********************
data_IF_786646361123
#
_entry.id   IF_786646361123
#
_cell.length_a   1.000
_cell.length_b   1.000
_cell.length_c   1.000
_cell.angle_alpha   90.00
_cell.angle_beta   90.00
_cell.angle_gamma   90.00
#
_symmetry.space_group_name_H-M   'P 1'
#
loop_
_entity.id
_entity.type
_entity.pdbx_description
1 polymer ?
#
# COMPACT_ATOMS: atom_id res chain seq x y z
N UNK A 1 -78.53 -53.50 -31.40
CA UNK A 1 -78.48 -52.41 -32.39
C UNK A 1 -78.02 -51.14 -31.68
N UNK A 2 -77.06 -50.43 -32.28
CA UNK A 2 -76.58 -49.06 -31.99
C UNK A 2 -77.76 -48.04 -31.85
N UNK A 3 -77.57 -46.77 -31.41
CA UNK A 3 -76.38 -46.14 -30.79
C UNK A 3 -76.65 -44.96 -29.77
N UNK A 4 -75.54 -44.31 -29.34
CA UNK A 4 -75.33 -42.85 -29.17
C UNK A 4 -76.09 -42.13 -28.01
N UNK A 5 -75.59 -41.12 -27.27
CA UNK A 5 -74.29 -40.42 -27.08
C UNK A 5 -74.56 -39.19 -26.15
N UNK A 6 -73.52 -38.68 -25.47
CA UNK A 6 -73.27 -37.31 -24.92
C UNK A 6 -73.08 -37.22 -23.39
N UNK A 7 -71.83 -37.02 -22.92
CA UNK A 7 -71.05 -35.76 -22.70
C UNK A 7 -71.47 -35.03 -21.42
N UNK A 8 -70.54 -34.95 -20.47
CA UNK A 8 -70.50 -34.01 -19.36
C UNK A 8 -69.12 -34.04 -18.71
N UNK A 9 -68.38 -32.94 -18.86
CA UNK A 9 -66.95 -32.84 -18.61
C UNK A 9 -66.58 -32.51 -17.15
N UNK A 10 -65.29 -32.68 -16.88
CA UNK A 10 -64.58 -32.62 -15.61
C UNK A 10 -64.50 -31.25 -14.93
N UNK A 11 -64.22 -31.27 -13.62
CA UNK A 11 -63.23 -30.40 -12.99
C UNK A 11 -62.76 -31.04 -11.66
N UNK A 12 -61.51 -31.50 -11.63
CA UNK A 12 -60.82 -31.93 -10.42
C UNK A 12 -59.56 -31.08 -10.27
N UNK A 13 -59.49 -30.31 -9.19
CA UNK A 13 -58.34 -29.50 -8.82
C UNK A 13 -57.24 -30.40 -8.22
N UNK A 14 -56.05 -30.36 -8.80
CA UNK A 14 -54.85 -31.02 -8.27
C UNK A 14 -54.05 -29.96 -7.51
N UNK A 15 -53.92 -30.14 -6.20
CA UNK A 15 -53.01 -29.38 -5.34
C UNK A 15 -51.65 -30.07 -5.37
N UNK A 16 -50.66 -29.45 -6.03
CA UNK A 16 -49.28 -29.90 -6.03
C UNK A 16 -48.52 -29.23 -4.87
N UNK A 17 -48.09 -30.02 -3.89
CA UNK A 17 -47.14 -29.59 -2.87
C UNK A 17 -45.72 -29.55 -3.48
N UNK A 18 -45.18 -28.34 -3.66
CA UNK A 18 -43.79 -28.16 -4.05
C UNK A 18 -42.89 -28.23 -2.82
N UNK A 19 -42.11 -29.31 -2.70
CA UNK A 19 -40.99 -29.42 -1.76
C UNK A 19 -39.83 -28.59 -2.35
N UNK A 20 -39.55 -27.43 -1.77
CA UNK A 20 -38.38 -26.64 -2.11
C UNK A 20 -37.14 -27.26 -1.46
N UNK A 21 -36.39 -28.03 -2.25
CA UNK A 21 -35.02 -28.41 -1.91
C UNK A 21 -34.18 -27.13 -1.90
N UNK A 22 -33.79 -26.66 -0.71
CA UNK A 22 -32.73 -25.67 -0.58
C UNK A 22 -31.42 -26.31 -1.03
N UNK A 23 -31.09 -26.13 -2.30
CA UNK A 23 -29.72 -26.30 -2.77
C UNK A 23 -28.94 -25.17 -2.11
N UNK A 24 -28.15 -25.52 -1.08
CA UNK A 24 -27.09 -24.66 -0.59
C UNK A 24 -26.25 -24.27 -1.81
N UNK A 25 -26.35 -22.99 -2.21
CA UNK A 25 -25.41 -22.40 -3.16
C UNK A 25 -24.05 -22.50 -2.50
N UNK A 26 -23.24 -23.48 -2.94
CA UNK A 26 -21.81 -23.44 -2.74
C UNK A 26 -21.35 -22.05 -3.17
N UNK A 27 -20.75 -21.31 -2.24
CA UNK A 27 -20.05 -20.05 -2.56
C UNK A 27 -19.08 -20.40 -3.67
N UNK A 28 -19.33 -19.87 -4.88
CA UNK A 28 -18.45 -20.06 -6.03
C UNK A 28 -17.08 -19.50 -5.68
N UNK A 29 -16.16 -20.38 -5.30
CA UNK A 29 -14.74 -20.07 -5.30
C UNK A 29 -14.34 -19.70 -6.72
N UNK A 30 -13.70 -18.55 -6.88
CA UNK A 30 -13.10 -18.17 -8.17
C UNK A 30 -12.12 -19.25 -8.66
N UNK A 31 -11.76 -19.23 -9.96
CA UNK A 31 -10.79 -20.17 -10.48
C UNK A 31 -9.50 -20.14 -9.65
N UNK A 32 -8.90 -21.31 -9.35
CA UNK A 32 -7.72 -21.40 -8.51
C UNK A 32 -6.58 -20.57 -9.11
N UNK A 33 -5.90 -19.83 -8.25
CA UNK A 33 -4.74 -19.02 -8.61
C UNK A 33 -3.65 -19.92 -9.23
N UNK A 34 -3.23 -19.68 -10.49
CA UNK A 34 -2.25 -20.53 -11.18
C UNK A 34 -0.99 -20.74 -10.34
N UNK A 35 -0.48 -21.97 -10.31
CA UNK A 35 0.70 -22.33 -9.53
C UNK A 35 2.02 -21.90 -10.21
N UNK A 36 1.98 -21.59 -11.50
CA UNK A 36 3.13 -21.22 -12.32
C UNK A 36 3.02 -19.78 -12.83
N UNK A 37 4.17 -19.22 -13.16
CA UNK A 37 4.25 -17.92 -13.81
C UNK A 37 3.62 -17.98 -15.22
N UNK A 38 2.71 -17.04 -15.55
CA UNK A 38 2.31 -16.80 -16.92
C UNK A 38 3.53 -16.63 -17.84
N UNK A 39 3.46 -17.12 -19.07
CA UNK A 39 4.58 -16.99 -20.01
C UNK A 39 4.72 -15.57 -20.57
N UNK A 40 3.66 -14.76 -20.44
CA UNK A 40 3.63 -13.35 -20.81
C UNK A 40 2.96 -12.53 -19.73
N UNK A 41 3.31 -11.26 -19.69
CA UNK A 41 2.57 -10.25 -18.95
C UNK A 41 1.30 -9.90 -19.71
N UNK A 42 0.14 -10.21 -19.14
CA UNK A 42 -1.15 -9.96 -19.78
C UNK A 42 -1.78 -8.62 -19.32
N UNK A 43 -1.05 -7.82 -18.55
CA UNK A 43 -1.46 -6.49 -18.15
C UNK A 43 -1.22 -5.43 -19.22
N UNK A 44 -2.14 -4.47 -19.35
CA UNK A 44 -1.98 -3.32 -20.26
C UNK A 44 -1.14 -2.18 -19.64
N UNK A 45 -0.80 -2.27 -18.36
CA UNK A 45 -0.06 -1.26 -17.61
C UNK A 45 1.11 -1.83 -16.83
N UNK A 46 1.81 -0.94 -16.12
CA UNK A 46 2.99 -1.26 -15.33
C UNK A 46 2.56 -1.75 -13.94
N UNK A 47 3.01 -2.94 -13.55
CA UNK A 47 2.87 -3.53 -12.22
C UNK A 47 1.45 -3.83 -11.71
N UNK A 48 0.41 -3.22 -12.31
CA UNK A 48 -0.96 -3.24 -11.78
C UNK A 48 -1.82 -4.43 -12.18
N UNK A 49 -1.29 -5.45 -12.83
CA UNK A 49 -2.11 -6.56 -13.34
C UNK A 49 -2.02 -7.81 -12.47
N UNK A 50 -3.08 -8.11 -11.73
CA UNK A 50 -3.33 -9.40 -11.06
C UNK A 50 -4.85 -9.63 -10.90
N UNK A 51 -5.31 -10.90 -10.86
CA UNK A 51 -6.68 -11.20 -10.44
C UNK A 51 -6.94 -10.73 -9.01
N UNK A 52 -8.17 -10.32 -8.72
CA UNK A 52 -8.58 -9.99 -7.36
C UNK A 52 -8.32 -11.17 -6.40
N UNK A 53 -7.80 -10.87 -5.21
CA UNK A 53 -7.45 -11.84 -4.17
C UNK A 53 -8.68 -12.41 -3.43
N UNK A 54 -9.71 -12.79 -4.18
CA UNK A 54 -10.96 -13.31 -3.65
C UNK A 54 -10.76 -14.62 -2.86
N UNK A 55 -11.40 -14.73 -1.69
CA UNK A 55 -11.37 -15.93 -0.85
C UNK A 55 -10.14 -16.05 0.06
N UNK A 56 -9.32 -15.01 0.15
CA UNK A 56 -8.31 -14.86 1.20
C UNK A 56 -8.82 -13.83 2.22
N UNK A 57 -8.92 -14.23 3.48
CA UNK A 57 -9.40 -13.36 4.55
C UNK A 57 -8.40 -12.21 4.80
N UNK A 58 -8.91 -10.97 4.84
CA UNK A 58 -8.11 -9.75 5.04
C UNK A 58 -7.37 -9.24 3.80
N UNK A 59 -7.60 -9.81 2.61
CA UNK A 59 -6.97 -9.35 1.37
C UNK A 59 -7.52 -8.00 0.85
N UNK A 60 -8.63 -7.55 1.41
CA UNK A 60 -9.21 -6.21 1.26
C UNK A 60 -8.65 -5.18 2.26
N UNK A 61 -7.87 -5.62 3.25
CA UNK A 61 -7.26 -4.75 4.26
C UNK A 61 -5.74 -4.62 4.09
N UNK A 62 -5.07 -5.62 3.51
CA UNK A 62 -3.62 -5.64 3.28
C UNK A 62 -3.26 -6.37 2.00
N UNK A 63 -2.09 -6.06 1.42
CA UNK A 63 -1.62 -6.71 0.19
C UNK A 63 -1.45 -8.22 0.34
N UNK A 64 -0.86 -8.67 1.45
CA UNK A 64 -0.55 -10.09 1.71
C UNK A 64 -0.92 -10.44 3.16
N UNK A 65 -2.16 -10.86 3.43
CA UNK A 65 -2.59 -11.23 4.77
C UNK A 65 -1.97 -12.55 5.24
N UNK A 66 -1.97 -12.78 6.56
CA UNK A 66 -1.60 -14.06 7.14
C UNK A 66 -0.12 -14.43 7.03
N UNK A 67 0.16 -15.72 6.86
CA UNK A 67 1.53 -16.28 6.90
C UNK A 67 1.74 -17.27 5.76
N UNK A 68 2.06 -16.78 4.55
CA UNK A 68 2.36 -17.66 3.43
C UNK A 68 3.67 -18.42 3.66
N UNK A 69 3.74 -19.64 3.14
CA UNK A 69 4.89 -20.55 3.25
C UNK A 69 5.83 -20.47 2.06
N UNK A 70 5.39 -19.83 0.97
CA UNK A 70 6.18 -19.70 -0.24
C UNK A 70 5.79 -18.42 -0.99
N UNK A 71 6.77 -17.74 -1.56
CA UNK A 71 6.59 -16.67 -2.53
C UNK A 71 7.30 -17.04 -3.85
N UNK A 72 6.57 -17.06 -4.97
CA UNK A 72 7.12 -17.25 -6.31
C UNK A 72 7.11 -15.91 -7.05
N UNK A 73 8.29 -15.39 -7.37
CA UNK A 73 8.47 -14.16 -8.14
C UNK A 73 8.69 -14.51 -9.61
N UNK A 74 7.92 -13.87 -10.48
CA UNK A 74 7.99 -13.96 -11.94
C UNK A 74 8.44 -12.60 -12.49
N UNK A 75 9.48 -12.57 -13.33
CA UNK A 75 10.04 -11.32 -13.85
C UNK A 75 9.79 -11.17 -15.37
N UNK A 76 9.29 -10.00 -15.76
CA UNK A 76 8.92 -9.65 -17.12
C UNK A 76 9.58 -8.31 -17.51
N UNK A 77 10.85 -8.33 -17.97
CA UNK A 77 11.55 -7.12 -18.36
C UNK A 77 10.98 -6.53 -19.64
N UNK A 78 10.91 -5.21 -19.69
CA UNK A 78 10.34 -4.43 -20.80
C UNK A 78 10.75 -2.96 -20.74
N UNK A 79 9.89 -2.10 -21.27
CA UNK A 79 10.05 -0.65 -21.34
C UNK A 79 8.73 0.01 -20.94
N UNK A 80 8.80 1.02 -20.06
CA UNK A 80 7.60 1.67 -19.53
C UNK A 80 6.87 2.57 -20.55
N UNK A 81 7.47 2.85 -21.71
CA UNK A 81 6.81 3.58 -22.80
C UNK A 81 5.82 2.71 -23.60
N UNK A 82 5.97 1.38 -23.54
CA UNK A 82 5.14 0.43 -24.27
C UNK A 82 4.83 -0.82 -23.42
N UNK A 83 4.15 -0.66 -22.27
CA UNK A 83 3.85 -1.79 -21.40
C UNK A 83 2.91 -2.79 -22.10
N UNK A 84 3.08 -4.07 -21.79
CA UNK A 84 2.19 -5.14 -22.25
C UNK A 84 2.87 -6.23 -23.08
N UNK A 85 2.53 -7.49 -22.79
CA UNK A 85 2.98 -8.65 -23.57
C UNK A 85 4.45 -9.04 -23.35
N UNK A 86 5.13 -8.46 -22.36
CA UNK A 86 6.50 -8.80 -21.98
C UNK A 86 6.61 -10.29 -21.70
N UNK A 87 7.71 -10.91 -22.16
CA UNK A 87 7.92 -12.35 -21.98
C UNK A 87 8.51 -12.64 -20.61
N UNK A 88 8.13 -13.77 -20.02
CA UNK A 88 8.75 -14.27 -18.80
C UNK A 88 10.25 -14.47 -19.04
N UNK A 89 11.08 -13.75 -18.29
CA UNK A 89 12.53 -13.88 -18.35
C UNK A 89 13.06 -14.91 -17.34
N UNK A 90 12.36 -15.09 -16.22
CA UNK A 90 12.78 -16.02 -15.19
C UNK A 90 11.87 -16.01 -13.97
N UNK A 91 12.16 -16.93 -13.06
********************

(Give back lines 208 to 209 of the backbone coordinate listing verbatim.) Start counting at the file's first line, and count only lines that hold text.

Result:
CA UNK A 63 -1.62 -6.71 0.19
C UNK A 63 -1.45 -8.22 0.34